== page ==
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Ibid.

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indication that the right pricing signals are not sent to consumers and that governments pricing policy in practice has been a huge influence on the demand for petroleum products in India. Therefore, it is recommended that the government regulated pricing policy should be gradually reduced and eventually eliminated within the shortest time possible. In addition to this, should come a host of complementary remedies, such as encouraging energy conservation; further building regional cooperation, streamlining market supply and demand, etc. If this broad array of policy considerations is implemented, Indias refining industry could be healthy enough and well able to maximize its potentials.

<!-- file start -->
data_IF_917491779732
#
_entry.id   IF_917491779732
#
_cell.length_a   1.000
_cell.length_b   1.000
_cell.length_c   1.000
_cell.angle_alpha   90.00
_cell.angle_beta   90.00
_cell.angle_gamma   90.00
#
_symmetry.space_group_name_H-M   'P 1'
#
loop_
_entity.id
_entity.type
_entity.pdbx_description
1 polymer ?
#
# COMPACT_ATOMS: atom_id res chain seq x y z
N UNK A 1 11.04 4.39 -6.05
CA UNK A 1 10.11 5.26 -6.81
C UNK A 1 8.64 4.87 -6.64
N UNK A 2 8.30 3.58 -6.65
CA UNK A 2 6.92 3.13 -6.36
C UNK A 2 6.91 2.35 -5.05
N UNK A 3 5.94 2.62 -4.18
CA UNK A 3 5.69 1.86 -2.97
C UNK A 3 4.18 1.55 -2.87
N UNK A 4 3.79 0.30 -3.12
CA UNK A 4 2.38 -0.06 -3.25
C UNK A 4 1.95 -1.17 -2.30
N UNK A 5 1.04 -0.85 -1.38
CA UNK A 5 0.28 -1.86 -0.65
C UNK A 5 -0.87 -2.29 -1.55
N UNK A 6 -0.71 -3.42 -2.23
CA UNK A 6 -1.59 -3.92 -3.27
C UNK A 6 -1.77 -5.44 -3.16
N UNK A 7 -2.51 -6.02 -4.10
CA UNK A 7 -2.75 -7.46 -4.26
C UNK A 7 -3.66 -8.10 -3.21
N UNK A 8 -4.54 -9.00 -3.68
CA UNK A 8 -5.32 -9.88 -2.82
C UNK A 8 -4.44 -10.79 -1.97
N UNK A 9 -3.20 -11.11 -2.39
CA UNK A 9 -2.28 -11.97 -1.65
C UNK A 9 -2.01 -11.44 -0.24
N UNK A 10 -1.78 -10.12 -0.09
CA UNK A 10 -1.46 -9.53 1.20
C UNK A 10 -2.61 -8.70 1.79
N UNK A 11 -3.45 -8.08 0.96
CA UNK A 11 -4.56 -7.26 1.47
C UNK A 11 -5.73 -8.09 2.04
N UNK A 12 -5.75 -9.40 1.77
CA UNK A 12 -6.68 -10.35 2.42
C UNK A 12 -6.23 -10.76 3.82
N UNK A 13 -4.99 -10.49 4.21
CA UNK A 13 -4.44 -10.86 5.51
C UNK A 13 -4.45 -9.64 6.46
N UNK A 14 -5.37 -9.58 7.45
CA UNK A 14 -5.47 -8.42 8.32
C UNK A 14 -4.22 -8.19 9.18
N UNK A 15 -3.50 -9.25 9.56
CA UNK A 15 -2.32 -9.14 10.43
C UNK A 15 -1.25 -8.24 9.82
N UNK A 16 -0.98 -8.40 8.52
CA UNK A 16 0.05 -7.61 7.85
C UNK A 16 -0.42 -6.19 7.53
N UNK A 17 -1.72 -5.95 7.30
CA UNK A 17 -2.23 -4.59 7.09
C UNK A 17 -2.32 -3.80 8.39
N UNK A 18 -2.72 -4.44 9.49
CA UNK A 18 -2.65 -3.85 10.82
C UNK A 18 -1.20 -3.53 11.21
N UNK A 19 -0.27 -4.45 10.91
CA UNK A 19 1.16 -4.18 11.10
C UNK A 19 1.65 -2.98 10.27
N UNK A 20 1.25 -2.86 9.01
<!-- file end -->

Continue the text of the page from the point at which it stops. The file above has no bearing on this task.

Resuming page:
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BIBLIOGRAPHY SECONDARY SOURCES JOURNALS, ARTICLES AND REPORTS Lewis, E., Indias Refining Prospects Linked to Economic Growth, Oil and Gas Journal, 94(24) (1996)

Mohamed, A. L., Refinery Economics, in Fundamentals of Petroleum Refining (Fahim, M. A., Al-Sahhaf, T. A. and A. Elkilani eds., Amsterdam, USA: Elsevier Science, 2010)

Pirog, R., Petroleum Refining: Economic Performance and Challenges for the Future, Congressional Research Service Report for Congress, (2007) Raimbault, C., Refining Situation in India, Rev. Inst. Fr. Pet; (France), 39(5) (1992) Seneviratne, M., Practical Approach to Water Conservation for Commercial and Industrial Facilities, (Amsterdam, USA: Elsevier Science, 2007) Wauquier, J. and J. Favennec, Petroleum Refining: Refinery Operation and Management, Editions Technip, Paris (2001)